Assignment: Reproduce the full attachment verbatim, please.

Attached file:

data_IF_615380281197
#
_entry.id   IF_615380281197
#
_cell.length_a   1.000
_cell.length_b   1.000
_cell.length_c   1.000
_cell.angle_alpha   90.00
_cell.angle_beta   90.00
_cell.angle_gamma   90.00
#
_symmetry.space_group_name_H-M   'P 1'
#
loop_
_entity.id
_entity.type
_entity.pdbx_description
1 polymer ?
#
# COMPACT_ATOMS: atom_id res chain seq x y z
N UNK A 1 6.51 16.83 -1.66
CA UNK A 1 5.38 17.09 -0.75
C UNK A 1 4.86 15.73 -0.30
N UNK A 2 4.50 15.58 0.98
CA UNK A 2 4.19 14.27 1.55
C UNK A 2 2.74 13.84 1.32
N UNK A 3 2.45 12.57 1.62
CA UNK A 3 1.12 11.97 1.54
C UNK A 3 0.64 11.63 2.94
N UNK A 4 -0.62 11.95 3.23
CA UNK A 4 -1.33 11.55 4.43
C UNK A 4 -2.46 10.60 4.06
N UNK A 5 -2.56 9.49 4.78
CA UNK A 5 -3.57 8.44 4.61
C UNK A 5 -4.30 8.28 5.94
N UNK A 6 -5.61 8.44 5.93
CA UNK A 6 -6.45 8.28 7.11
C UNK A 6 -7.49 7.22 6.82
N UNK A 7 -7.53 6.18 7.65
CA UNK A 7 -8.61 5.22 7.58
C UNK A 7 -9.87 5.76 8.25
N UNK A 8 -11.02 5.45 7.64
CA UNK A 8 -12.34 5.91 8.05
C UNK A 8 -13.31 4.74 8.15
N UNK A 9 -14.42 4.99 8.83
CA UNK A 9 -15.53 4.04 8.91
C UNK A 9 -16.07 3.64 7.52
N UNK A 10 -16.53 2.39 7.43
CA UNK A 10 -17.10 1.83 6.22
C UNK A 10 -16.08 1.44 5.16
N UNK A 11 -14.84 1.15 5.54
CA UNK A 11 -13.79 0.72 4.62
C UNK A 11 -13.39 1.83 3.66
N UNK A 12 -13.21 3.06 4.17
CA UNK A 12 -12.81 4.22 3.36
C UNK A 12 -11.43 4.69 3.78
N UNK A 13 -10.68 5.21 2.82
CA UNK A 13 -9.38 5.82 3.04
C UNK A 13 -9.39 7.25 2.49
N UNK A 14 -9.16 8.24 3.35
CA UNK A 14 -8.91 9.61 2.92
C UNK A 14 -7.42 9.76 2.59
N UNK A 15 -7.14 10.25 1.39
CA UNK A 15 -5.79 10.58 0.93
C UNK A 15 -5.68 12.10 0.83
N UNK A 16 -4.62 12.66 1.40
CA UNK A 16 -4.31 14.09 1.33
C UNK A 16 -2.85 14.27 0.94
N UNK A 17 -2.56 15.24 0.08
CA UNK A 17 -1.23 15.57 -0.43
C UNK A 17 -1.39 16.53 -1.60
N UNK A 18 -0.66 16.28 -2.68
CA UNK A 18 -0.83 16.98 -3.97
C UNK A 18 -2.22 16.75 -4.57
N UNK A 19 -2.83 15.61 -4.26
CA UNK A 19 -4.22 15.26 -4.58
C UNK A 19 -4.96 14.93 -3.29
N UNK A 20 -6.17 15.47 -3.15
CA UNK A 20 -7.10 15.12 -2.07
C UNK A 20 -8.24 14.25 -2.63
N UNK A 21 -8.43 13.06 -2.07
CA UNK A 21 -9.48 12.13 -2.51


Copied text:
data_IF_615380281197
#
_entry.id   IF_615380281197
#
_cell.length_a   1.000
_cell.length_b   1.000
_cell.length_c   1.000
_cell.angle_alpha   90.00
_cell.angle_beta   90.00
_cell.angle_gamma   90.00
#
_symmetry.space_group_name_H-M   'P 1'
#
loop_
_entity.id
_entity.type
_entity.pdbx_description
1 polymer ?
#
# COMPACT_ATOMS: atom_id res chain seq x y z
N UNK A 1 6.51 16.83 -1.66
CA UNK A 1 5.38 17.09 -0.75
C UNK A 1 4.86 15.73 -0.30
N UNK A 2 4.50 15.58 0.98
CA UNK A 2 4.19 14.27 1.55
C UNK A 2 2.74 13.84 1.32
N UNK A 3 2.45 12.57 1.62
CA UNK A 3 1.12 11.97 1.54
C UNK A 3 0.64 11.63 2.94
N UNK A 4 -0.62 11.95 3.23
CA UNK A 4 -1.33 11.55 4.43
C UNK A 4 -2.46 10.60 4.06
N UNK A 5 -2.56 9.49 4.78
CA UNK A 5 -3.57 8.44 4.61
C UNK A 5 -4.30 8.28 5.94
N UNK A 6 -5.61 8.44 5.93
CA UNK A 6 -6.45 8.28 7.11
C UNK A 6 -7.49 7.22 6.82
N UNK A 7 -7.53 6.18 7.65
CA UNK A 7 -8.61 5.22 7.58
C UNK A 7 -9.87 5.76 8.25
N UNK A 8 -11.02 5.45 7.64
CA UNK A 8 -12.34 5.91 8.05
C UNK A 8 -13.31 4.74 8.15
N UNK A 9 -14.42 4.99 8.83
CA UNK A 9 -15.53 4.04 8.91
C UNK A 9 -16.07 3.64 7.52
N UNK A 10 -16.53 2.39 7.43
CA UNK A 10 -17.10 1.83 6.22
C UNK A 10 -16.08 1.44 5.16
N UNK A 11 -14.84 1.15 5.54
CA UNK A 11 -13.79 0.72 4.62
C UNK A 11 -13.39 1.83 3.66
N UNK A 12 -13.21 3.06 4.17
CA UNK A 12 -12.81 4.22 3.36
C UNK A 12 -11.43 4.69 3.78
N UNK A 13 -10.68 5.21 2.82
CA UNK A 13 -9.38 5.82 3.04
C UNK A 13 -9.39 7.25 2.49
N UNK A 14 -9.16 8.24 3.35
CA UNK A 14 -8.91 9.61 2.92
C UNK A 14 -7.42 9.76 2.59
N UNK A 15 -7.14 10.25 1.39
CA UNK A 15 -5.79 10.58 0.93
C UNK A 15 -5.68 12.10 0.83
N UNK A 16 -4.62 12.66 1.40
CA UNK A 16 -4.31 14.09 1.33
C UNK A 16 -2.85 14.27 0.94
N UNK A 17 -2.56 15.24 0.08
CA UNK A 17 -1.23 15.57 -0.43
C UNK A 17 -1.39 16.53 -1.60
N UNK A 18 -0.66 16.28 -2.68
CA UNK A 18 -0.83 16.98 -3.97
C UNK A 18 -2.22 16.75 -4.57
N UNK A 19 -2.83 15.61 -4.26
CA UNK A 19 -4.22 15.26 -4.58
C UNK A 19 -4.96 14.93 -3.29
N UNK A 20 -6.17 15.47 -3.15
CA UNK A 20 -7.10 15.12 -2.07
C UNK A 20 -8.24 14.25 -2.63
N UNK A 21 -8.43 13.06 -2.07
CA UNK A 21 -9.48 12.13 -2.51